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J.K. Lasser's Small Business Taxes 2013: Your Complete Guide to a Better Bottom Line by Barbara Weltman

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Debt versus Equity Financing

More than 80% of start ups require $10,000 or less of capital to get started. Most small business owners start with their own money, but some need additional financing. Even in this tight credit environment, you can still find the seed money you need if you know where to look. There are 2 main ways to get the capital you need for starting a business:

1. Debt (borrowing the money)
2. Equity (taking in investors)

You can use 1 financing method, the other method, or both. There are also alternative financing options. There are practical, legal, and tax considerations to your decision.

Debt Financing

Debt means borrowing money that must be repaid. For instance, you may go to a friend or a bank to raise the $10,000 you need to start up. The $10,000, plus interest, must be repaid to the lender (creditor) over a fixed period.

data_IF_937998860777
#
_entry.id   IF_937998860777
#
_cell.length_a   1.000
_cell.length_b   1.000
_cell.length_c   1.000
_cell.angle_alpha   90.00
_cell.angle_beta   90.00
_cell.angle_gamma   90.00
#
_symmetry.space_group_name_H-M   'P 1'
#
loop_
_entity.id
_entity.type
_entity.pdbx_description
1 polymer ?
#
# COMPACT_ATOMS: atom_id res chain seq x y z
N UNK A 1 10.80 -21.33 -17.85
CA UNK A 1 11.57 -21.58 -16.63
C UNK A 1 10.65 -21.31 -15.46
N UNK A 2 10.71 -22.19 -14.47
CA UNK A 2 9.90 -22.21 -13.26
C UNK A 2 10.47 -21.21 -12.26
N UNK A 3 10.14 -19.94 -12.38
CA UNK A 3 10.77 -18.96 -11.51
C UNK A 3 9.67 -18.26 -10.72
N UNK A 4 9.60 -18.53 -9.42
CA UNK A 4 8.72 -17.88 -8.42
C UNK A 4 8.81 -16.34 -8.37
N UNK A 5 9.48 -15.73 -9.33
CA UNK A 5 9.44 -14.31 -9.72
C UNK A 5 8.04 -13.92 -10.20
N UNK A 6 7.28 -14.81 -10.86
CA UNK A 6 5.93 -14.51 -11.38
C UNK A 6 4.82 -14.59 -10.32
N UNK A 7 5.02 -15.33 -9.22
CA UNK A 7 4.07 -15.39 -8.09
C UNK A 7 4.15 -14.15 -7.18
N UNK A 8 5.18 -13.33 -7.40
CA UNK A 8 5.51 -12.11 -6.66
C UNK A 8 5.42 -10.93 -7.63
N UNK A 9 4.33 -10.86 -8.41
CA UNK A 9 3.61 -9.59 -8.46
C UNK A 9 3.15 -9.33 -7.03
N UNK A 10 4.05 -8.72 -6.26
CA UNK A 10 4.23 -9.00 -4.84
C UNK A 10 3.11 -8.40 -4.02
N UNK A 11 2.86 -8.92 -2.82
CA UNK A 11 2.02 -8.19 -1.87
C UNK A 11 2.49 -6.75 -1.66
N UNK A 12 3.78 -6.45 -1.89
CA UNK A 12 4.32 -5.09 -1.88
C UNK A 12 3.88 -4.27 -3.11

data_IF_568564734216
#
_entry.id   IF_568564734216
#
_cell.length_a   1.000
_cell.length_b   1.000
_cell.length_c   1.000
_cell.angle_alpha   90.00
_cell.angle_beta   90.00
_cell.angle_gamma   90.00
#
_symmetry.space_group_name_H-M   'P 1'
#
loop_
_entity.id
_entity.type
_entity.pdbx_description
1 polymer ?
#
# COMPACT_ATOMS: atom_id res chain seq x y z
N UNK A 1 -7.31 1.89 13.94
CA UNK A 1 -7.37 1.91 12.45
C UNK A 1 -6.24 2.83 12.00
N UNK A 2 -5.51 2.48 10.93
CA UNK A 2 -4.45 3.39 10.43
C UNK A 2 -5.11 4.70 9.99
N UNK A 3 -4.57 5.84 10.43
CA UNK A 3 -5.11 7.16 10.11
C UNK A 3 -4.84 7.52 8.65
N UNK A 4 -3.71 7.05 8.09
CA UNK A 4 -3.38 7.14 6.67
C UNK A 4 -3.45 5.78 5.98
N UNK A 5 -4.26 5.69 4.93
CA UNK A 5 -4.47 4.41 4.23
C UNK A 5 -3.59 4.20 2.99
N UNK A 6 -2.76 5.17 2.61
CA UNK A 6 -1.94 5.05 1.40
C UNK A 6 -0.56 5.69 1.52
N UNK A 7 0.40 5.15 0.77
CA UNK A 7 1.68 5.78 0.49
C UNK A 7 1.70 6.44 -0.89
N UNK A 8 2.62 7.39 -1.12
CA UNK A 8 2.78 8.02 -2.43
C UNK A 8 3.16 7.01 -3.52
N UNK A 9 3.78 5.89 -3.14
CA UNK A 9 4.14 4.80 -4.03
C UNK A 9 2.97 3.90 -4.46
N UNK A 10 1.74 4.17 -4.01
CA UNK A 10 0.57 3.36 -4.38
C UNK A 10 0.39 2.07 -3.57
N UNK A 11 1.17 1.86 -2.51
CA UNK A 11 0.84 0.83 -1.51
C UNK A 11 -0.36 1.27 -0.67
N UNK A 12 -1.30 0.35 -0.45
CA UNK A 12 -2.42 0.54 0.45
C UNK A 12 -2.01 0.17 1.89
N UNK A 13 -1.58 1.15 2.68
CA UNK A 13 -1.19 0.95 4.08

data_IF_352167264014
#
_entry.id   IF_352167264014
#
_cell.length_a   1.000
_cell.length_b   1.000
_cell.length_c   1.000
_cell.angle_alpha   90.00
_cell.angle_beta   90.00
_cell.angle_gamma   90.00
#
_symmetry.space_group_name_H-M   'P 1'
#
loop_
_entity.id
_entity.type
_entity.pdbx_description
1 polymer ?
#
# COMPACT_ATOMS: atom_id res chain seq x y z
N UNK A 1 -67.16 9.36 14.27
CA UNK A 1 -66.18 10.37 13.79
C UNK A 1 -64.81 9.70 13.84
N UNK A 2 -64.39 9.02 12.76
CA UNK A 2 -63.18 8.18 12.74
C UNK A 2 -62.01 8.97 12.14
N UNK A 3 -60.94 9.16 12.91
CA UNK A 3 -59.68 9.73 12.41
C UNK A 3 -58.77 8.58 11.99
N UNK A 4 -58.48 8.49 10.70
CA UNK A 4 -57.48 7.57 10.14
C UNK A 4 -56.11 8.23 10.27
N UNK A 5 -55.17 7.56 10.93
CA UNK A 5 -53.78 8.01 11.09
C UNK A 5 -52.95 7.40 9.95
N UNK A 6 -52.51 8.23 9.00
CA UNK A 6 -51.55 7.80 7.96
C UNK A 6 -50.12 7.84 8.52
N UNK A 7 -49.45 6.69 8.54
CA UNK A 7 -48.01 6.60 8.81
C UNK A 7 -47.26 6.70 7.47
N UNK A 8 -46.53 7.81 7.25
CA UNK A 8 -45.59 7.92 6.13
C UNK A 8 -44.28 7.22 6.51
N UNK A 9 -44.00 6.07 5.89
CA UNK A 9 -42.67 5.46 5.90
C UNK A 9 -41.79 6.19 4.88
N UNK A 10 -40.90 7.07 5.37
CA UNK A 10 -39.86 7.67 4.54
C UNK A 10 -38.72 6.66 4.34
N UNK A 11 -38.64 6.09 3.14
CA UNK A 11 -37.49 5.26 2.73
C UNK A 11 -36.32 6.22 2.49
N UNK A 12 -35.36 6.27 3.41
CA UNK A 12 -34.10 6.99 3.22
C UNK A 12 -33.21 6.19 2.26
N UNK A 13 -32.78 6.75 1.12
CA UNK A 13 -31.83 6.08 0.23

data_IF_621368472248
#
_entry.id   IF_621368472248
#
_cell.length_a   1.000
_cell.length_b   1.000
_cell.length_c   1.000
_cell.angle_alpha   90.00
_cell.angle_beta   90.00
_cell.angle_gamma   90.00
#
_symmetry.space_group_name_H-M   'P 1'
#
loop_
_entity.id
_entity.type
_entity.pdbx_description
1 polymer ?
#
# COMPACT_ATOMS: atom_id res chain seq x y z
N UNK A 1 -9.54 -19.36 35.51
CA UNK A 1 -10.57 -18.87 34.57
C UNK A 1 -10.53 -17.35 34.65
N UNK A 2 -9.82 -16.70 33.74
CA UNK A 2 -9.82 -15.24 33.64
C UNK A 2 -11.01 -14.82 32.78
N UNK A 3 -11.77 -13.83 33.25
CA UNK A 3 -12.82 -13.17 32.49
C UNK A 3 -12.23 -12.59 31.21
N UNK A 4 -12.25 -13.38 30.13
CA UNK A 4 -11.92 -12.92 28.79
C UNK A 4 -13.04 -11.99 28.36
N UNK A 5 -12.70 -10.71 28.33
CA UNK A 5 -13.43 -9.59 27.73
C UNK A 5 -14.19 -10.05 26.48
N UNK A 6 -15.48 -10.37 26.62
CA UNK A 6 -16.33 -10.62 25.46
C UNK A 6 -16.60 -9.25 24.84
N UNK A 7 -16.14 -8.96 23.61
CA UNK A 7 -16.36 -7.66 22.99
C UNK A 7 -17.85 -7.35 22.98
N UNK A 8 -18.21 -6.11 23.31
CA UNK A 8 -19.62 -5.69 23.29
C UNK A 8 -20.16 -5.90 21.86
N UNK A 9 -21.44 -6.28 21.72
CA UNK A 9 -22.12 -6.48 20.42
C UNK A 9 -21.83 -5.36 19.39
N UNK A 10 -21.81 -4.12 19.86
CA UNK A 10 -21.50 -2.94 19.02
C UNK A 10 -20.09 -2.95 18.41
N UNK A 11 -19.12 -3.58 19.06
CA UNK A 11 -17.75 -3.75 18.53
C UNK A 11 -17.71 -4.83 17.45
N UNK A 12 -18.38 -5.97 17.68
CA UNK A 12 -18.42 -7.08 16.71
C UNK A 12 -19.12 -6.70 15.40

There are many places to look for loans: your own resources (e.g., using home equity loans), family and friends, and commercial loans (e.g., SBA-backed loans are obtained through commercial lenders and not directly from the SBA).

The positive thing about debt financing is that the relationship is limited in a couple of ways. First, the lender usually has no say in how you run your business. As long as you repay the loan on time, the lender is happy (you may be required to provide financial information on an ongoing basis to keep your loan in good standing). Second, the relationship has a limited duration. Once you’ve repaid the loan, ...

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